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In 1991 Billy and Akaisha Kaderli retired at the age of 38. Now, into their 4th decade of this financially independent lifestyle, they invite you to take advantage of their wisdom and experience.

Interview with Brent and Michael

Billy and Akaisha Kaderli

 We at Retire Early Lifestyle like to share with you the stories of Captivating Characters. Below you will find another success story of a journey to financial independence and personal satisfaction. Enjoy our interview with World Travelers, Brent and Michael.

Michael and Brent

Michael and Brent

Retire Early Lifestyle: Could you tell our Readers a little about yourselves? What type of work you did, what your life consisted of before FIRE?

Brent and Michael: We’re both writers! I write screenplays and novels, and Michael writes novels too. Together, we also do some travel writing at Brent and Michael Are Going Places, our newsletter.

And I guess you could say we’re “retired-ish”? We’ve only sort of set ourselves on FIRE.

We’re digital nomads who sold our house in Seattle five years ago to travel the world. Because our cost-of-living is so much cheaper now, we have the very great luxury of now only working on projects we enjoy.

REL: When did you start your journey to Financial Independence? What was your motivation? Were you both always on the same page with this goal? How did you know you were ready to interact with the world differently? 

Brent and Michael: Honestly, we decided to become digital nomads before we’d ever heard the term “digital nomad,” and we’ve also been practicing FIRE since long before we’d ever heard the term “FIRE.”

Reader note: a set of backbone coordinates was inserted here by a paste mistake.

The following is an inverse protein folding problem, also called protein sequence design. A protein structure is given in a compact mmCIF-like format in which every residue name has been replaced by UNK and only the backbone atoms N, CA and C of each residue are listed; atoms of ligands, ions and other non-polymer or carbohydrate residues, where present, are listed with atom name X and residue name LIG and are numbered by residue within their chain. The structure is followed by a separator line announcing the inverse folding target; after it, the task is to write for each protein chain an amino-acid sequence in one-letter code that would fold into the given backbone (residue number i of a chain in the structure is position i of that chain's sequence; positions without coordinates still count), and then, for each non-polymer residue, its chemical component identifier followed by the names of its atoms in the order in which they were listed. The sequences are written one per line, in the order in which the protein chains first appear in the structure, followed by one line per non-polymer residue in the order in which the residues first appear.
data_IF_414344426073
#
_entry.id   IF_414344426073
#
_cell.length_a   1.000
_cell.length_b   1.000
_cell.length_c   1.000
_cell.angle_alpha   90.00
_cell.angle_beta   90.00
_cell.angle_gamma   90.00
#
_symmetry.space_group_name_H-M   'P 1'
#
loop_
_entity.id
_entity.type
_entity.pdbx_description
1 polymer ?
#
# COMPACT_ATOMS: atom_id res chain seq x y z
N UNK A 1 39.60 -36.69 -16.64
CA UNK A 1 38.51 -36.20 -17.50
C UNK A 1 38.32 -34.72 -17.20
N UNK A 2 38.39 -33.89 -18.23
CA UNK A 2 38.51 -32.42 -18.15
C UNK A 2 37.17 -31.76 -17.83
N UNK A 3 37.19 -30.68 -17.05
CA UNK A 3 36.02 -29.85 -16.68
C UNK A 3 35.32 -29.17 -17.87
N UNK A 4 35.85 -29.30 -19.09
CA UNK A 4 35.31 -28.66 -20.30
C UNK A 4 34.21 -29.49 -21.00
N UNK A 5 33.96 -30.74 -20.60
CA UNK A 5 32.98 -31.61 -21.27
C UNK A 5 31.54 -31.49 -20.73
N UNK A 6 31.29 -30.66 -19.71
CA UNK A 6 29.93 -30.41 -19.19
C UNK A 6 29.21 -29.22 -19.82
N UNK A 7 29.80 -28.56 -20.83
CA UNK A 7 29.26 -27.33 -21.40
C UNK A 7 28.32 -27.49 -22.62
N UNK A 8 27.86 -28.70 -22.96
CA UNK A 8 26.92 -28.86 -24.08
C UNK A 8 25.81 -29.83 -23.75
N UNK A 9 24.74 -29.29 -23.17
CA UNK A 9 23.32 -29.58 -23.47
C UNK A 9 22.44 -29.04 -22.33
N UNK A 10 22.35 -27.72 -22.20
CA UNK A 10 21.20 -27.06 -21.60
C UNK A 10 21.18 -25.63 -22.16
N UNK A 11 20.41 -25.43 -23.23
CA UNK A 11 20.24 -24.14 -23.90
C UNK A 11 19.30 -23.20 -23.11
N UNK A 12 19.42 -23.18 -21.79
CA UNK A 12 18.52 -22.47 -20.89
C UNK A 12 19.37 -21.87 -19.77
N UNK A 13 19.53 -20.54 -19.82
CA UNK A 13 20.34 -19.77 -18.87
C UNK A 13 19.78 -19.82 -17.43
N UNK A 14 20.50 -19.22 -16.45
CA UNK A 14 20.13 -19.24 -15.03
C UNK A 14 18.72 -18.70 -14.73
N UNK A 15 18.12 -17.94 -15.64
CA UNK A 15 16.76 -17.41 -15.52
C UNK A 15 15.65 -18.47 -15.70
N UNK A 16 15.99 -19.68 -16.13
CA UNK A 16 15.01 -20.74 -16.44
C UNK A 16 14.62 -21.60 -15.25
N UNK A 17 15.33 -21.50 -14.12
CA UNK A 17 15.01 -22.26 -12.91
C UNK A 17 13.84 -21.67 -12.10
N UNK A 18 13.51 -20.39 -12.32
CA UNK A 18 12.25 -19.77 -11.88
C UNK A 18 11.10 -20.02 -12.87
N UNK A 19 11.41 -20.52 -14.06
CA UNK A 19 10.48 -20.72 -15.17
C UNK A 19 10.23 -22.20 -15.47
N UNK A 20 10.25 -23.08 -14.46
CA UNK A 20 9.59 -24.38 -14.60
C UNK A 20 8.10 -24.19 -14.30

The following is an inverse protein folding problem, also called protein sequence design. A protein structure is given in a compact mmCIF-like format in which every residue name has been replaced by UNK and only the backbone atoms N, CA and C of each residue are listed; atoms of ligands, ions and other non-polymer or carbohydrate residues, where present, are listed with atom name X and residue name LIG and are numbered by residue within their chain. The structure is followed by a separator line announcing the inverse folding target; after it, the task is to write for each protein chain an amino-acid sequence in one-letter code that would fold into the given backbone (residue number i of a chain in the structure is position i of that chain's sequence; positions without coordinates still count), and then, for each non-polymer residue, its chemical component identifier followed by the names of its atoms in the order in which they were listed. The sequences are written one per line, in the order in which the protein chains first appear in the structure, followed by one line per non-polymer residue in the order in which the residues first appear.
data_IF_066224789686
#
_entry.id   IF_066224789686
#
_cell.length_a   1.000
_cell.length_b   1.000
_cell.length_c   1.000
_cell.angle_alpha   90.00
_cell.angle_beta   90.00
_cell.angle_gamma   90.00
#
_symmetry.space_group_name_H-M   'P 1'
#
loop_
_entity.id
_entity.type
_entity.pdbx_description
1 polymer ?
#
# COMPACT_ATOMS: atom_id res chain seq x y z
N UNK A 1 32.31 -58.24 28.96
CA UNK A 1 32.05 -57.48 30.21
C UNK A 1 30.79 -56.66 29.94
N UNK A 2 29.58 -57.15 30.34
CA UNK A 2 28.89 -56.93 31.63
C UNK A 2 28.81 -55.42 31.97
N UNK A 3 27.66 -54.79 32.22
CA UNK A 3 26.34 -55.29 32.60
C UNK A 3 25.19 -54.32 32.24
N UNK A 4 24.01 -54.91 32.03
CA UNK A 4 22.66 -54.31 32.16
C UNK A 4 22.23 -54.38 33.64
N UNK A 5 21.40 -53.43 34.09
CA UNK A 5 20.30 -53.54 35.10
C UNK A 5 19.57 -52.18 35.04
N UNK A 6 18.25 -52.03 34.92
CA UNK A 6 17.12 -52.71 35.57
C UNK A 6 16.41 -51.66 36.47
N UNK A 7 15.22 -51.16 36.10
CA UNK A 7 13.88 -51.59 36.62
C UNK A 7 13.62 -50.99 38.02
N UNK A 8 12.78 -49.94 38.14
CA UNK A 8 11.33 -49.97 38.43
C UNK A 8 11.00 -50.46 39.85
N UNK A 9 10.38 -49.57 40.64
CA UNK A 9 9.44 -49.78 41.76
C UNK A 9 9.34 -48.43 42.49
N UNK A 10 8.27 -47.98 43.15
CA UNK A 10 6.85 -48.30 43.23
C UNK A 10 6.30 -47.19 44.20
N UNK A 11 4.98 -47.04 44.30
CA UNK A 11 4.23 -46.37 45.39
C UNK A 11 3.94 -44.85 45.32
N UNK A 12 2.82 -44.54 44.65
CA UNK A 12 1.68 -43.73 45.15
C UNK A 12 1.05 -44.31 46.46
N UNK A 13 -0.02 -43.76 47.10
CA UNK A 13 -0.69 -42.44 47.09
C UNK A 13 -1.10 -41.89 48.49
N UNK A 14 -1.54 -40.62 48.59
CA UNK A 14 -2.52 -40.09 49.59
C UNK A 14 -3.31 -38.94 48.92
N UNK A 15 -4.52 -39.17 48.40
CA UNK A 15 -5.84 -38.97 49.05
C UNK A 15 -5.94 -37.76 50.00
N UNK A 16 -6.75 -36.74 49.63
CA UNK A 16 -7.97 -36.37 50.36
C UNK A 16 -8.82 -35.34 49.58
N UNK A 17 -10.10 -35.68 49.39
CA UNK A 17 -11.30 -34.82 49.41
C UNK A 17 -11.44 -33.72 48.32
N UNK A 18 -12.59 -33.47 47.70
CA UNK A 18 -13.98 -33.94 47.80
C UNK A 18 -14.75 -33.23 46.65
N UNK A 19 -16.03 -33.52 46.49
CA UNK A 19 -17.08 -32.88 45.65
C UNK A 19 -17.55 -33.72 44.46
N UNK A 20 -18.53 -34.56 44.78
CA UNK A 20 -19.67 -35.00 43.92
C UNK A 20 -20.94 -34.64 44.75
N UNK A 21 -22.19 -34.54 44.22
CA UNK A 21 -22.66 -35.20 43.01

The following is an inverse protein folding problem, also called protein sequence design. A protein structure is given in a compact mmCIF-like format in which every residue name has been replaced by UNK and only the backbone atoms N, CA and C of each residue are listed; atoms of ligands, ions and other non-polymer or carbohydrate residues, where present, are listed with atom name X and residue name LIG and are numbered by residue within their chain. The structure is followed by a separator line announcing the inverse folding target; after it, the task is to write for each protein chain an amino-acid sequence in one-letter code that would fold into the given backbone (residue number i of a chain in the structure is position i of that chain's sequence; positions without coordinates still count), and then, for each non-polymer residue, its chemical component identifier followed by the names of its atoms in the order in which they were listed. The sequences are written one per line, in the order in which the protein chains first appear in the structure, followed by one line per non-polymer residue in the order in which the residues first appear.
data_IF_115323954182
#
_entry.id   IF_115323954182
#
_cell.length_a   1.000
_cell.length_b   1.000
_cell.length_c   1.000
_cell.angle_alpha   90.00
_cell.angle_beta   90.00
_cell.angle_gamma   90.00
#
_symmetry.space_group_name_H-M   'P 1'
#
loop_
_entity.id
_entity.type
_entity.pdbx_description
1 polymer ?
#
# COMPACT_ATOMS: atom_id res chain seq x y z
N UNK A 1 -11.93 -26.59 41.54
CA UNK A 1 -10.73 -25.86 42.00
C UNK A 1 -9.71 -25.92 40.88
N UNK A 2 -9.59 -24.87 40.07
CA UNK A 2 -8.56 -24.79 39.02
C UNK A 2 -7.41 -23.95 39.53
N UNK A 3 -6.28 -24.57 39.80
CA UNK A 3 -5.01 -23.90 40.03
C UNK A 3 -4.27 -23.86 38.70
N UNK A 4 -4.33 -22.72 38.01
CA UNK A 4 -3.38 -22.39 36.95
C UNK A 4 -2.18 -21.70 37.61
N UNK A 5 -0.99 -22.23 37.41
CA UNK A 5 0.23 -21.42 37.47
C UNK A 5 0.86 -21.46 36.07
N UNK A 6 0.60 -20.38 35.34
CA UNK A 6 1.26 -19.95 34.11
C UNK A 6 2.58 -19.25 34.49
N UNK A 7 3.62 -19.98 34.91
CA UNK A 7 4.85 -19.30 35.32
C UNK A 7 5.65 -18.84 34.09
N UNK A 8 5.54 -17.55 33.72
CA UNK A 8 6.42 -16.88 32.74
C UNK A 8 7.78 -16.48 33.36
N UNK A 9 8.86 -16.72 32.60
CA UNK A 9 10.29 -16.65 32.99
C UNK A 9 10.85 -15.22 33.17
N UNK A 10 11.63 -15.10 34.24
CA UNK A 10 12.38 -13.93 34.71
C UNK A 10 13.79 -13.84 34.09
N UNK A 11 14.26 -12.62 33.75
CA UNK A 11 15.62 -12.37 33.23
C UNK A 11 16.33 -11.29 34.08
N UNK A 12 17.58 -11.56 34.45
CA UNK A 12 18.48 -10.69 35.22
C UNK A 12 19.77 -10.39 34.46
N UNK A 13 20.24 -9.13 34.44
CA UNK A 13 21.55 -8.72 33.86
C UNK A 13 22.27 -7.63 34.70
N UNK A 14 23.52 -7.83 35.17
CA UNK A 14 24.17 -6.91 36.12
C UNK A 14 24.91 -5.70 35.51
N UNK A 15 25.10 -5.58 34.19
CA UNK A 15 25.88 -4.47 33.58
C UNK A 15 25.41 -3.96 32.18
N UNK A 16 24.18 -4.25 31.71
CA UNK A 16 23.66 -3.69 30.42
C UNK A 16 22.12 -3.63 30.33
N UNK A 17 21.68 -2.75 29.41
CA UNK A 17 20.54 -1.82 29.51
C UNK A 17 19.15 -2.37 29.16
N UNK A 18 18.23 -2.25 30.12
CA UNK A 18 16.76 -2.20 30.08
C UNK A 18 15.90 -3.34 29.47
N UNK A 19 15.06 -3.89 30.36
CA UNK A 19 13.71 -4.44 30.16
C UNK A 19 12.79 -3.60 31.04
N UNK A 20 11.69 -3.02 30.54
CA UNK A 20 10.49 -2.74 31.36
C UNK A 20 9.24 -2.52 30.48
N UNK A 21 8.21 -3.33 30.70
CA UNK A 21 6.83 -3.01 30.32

I think it’s because we’ve always been writers of fiction. Needless to say, our income has always varied a lot. Like, a lot a lot. Like, one year, we’d make $15,000, and the next year, we’d make $120,000. (Sadly, we had way more years closer to $15,000 than $120,000).

Anyway, we started living frugally, and when we did have a good year, we’d put as much money away for the leaner times.

We happened to have a couple of big career successes, and we were also extremely fortunate to be buying real estate in the Seattle area from 1995 through 2016. To make big bucks in real estate in that period of time, you pretty much just needed to show up.

Michael eating bugs in Mexico City

Michael eating bugs in Mexico City

REL: Did you ever think it was possible to live a different lifestyle other than the conventional one? What turned the light on for you to think outside of the box?

Brent and Michael: We’ve always been unconventional thinkers. Is it because we’re artists? Or gay? Who knows? We’ve just never ever seen ourselves as living a conventional life.

And we never ever have.

Honestly, we’re kind of proud of the fact that we keep making personal choices that seem right for us, only to discover others are making that choice too, and it becomes a full-fledged movement all around us, and even gets a catchy name, like “digital nomad” or FIRE.